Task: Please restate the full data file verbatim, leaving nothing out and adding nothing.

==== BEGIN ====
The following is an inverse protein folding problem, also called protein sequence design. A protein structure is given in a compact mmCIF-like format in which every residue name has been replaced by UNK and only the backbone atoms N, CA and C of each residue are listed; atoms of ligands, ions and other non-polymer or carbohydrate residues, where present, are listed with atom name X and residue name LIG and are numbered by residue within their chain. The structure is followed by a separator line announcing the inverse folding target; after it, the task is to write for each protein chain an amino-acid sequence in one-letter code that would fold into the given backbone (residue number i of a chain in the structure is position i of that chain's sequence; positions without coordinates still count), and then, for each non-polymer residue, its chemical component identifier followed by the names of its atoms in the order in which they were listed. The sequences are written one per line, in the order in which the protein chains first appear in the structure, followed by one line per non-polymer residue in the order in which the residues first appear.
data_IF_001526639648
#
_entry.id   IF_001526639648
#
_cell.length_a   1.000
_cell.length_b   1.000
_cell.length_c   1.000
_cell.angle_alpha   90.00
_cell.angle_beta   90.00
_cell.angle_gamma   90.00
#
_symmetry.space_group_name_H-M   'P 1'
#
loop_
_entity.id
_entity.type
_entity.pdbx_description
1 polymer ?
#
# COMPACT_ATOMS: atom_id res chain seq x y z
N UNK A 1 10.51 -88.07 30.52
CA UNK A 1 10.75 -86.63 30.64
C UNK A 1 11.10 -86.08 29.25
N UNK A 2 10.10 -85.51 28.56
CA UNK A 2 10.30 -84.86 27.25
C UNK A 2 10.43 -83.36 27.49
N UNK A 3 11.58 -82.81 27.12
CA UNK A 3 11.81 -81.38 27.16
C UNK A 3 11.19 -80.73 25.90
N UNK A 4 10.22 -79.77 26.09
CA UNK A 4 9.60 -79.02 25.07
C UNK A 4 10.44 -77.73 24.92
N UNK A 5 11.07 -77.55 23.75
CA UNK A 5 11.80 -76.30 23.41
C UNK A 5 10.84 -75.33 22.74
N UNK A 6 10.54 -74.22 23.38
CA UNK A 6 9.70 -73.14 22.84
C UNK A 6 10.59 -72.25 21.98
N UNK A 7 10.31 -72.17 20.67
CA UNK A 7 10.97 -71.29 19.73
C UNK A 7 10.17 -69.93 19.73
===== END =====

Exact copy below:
The following is an inverse protein folding problem, also called protein sequence design. A protein structure is given in a compact mmCIF-like format in which every residue name has been replaced by UNK and only the backbone atoms N, CA and C of each residue are listed; atoms of ligands, ions and other non-polymer or carbohydrate residues, where present, are listed with atom name X and residue name LIG and are numbered by residue within their chain. The structure is followed by a separator line announcing the inverse folding target; after it, the task is to write for each protein chain an amino-acid sequence in one-letter code that would fold into the given backbone (residue number i of a chain in the structure is position i of that chain's sequence; positions without coordinates still count), and then, for each non-polymer residue, its chemical component identifier followed by the names of its atoms in the order in which they were listed. The sequences are written one per line, in the order in which the protein chains first appear in the structure, followed by one line per non-polymer residue in the order in which the residues first appear.
data_IF_001526639648
#
_entry.id   IF_001526639648
#
_cell.length_a   1.000
_cell.length_b   1.000
_cell.length_c   1.000
_cell.angle_alpha   90.00
_cell.angle_beta   90.00
_cell.angle_gamma   90.00
#
_symmetry.space_group_name_H-M   'P 1'
#
loop_
_entity.id
_entity.type
_entity.pdbx_description
1 polymer ?
#
# COMPACT_ATOMS: atom_id res chain seq x y z
N UNK A 1 10.51 -88.07 30.52
CA UNK A 1 10.75 -86.63 30.64
C UNK A 1 11.10 -86.08 29.25
N UNK A 2 10.10 -85.51 28.56
CA UNK A 2 10.30 -84.86 27.25
C UNK A 2 10.43 -83.36 27.49
N UNK A 3 11.58 -82.81 27.12
CA UNK A 3 11.81 -81.38 27.16
C UNK A 3 11.19 -80.73 25.90
N UNK A 4 10.22 -79.77 26.09
CA UNK A 4 9.60 -79.02 25.07
C UNK A 4 10.44 -77.73 24.92
N UNK A 5 11.07 -77.55 23.75
CA UNK A 5 11.80 -76.30 23.41
C UNK A 5 10.84 -75.33 22.74
N UNK A 6 10.54 -74.22 23.38
CA UNK A 6 9.70 -73.14 22.84
C UNK A 6 10.59 -72.25 21.98
N UNK A 7 10.31 -72.17 20.67
CA UNK A 7 10.97 -71.29 19.73
C UNK A 7 10.17 -69.93 19.73